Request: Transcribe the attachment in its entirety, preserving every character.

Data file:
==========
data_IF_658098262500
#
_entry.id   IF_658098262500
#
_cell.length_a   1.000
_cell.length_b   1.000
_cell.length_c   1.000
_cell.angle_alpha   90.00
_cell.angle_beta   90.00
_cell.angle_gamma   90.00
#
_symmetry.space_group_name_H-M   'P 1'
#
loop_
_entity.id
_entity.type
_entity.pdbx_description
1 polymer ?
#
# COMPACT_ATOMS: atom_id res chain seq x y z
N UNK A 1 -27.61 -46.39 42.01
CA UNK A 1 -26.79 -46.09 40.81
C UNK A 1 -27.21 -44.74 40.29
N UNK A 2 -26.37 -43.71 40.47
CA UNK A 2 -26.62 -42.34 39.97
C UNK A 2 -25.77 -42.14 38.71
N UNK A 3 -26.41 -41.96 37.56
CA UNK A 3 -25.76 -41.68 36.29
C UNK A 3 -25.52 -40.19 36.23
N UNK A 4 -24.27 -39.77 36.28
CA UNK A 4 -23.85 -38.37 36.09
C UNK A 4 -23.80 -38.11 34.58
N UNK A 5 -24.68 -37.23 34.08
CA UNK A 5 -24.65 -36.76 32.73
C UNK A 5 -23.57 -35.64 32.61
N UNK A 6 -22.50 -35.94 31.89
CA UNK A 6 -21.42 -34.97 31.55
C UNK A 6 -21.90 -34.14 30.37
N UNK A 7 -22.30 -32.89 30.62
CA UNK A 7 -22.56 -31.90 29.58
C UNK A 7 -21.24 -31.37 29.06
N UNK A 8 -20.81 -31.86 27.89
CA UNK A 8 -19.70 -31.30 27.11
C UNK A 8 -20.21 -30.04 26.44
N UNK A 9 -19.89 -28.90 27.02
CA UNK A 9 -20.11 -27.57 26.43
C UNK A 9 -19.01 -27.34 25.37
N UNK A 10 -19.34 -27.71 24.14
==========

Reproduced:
data_IF_658098262500
#
_entry.id   IF_658098262500
#
_cell.length_a   1.000
_cell.length_b   1.000
_cell.length_c   1.000
_cell.angle_alpha   90.00
_cell.angle_beta   90.00
_cell.angle_gamma   90.00
#
_symmetry.space_group_name_H-M   'P 1'
#
loop_
_entity.id
_entity.type
_entity.pdbx_description
1 polymer ?
#
# COMPACT_ATOMS: atom_id res chain seq x y z
N UNK A 1 -27.61 -46.39 42.01
CA UNK A 1 -26.79 -46.09 40.81
C UNK A 1 -27.21 -44.74 40.29
N UNK A 2 -26.37 -43.71 40.47
CA UNK A 2 -26.62 -42.34 39.97
C UNK A 2 -25.77 -42.14 38.71
N UNK A 3 -26.41 -41.96 37.56
CA UNK A 3 -25.76 -41.68 36.29
C UNK A 3 -25.52 -40.19 36.23
N UNK A 4 -24.27 -39.77 36.28
CA UNK A 4 -23.85 -38.37 36.09
C UNK A 4 -23.80 -38.11 34.58
N UNK A 5 -24.68 -37.23 34.08
CA UNK A 5 -24.65 -36.76 32.73
C UNK A 5 -23.57 -35.64 32.61
N UNK A 6 -22.50 -35.94 31.89
CA UNK A 6 -21.42 -34.97 31.55
C UNK A 6 -21.90 -34.14 30.37
N UNK A 7 -22.30 -32.89 30.62
CA UNK A 7 -22.56 -31.90 29.58
C UNK A 7 -21.24 -31.37 29.06
N UNK A 8 -20.81 -31.86 27.89
CA UNK A 8 -19.70 -31.30 27.11
C UNK A 8 -20.21 -30.04 26.44
N UNK A 9 -19.89 -28.90 27.02
CA UNK A 9 -20.11 -27.57 26.43
C UNK A 9 -19.01 -27.34 25.37
N UNK A 10 -19.34 -27.71 24.14